Size / / /

Marceline, you pale tall girl.
Though you are not a princess and raised by a King,
Though I have known you and had two pricks in my neck,
Although you float above the ground, you still laugh and
Write the heaviest songs and ride wolves in the forests
Of the one-quarter-less world.
Your tongue is entirely too long and how
Do you keep from biting your fruit?
How thin is the blood in your stomach
And what cave will you find yourself in tomorrow when the sun sets?
Do you feel Glob has ripped you off, you there, crying when short, with
Only a mad blue man with ever-growing beard and shiny golden crown
To give you half the childhood a damaged cookie would need to hold
Up a store with his chocolate chip companions?

Your father made a hell out of the ruined people,
Mushroomed souls gasping for breath as talking
Organs thresh the sidewalks made of sulfur.
And you are the inheritor of all that,
The forged jewel shaped just so to accommodate your
Floor-length abysmal hair.
How hot does that realm feel?
And are you maybe a princess after all,
But of the underplace where candies and swamp frogs
Go to wait in line for a chance at purgatory?

I cannot help but laugh when you come to me across the sugar field with to-the-shoulder Hepburn gloves, a white-dressed feminine parasol, and that yellow-as-the-sun sunhat, and still a knee scrape burning across your body that always reminds you how you are no longer human, but not to worry since all of those are gone.

Are you broken when everything else is?
Because your fingers feel so strong, as bat teeth,
When they run through my hair. And your shirt
Is so very comfortable when I go off to sleep.

Theodore Kanbe is a native of Wyoming and graduate of the University of Wyoming. He thinks often of changing his last name to some sort of fish. Links to more of Theodore's work, as well as various errata, can be found at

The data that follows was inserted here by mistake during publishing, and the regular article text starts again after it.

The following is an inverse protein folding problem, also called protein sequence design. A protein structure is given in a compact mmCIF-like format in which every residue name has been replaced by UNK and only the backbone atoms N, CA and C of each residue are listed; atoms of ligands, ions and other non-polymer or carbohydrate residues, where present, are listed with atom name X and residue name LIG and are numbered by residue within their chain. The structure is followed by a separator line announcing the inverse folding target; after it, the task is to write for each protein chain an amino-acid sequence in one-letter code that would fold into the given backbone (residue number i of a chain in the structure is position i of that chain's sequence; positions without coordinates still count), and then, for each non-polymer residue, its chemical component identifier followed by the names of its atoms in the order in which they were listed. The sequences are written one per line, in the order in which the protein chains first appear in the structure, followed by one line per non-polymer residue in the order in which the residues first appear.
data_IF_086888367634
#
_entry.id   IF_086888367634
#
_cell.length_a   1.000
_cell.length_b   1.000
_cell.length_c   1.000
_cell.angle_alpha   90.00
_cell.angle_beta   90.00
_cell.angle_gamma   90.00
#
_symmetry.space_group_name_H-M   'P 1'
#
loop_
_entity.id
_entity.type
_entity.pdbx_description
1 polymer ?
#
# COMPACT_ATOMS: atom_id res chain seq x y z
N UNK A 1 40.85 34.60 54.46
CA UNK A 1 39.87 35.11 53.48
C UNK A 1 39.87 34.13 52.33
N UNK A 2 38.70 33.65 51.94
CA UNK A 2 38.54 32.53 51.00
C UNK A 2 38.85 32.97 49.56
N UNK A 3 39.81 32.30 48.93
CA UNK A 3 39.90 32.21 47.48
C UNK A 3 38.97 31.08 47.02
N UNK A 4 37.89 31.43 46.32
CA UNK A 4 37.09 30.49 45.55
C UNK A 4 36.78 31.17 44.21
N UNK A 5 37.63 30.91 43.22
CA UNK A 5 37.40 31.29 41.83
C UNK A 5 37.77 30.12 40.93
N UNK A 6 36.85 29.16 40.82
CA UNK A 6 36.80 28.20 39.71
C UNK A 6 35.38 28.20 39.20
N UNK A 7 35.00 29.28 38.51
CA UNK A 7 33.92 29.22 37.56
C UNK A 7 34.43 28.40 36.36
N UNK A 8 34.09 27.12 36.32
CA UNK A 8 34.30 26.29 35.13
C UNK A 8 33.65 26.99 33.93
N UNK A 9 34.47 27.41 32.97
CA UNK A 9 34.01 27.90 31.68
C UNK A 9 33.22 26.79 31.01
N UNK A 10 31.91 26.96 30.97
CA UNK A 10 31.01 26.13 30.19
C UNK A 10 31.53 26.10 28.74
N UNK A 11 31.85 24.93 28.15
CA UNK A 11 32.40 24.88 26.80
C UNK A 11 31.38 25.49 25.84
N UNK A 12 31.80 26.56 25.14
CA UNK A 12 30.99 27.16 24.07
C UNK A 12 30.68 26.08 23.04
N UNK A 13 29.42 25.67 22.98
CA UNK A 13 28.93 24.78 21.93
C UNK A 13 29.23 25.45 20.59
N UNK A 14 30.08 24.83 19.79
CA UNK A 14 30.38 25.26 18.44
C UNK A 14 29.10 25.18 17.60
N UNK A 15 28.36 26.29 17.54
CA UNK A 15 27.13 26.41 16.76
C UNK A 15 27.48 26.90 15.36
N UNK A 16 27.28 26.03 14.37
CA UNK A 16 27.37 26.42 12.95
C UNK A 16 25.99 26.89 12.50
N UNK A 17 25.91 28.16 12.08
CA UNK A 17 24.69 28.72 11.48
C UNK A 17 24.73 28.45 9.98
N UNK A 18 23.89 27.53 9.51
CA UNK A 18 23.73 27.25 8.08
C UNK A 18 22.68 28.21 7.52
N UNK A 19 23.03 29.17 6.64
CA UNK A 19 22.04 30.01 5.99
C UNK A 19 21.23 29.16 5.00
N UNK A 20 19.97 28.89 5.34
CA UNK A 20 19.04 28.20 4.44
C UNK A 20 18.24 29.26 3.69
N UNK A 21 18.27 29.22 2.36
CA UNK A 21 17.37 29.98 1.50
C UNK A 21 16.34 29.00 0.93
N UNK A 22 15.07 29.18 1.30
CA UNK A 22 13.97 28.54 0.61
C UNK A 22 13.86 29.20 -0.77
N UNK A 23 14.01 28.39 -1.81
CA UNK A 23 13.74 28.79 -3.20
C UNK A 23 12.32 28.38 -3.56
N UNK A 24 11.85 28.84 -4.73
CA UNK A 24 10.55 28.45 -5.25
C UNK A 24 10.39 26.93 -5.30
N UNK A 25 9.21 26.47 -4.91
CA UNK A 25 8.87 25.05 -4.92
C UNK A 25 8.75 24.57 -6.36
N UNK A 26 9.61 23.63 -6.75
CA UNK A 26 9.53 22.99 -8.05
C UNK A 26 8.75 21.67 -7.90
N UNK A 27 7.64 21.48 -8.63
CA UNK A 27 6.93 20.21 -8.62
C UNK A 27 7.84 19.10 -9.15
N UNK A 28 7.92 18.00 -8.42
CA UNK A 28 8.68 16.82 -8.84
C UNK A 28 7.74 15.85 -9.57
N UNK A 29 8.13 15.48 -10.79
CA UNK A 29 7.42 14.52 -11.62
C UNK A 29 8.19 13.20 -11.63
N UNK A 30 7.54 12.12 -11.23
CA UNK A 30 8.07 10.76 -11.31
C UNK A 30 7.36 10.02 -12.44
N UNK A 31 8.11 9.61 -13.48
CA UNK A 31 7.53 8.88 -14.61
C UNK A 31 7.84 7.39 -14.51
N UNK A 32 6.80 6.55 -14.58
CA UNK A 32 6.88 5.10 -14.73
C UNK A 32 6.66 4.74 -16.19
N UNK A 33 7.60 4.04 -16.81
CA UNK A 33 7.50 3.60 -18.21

Current Issue
22 Apr 2024

We’d been on holiday at the Shoon Sea only three days when the incident occurred. Dr. Gar had been staying there a few months for medical research and had urged me and my friend Shooshooey to visit.
Tu enfiles longuement la chemise des murs,/ tout comme d’autres le font avec la chemise de la mort.
The little monster was not born like a human child, yelling with cold and terror as he left his mother’s womb. He had come to life little by little, on the high, three-legged bench. When his eyes had opened, they met the eyes of the broad-shouldered sculptor, watching them tenderly.
Le petit monstre n’était pas né comme un enfant des hommes, criant de froid et de terreur au sortir du ventre maternel. Il avait pris vie peu à peu, sur la haute selle à trois pieds, et quand ses yeux s’étaient ouverts, ils avaient rencontré ceux du sculpteur aux larges épaules, qui le regardaient tendrement.
We're delighted to welcome Nat Paterson to the blog, to tell us more about his translation of Léopold Chauveau's story 'The Little Monster'/ 'Le Petit Monstre', which appears in our April 2024 issue.
For a long time now you’ve put on the shirt of the walls,/just as others might put on a shroud.
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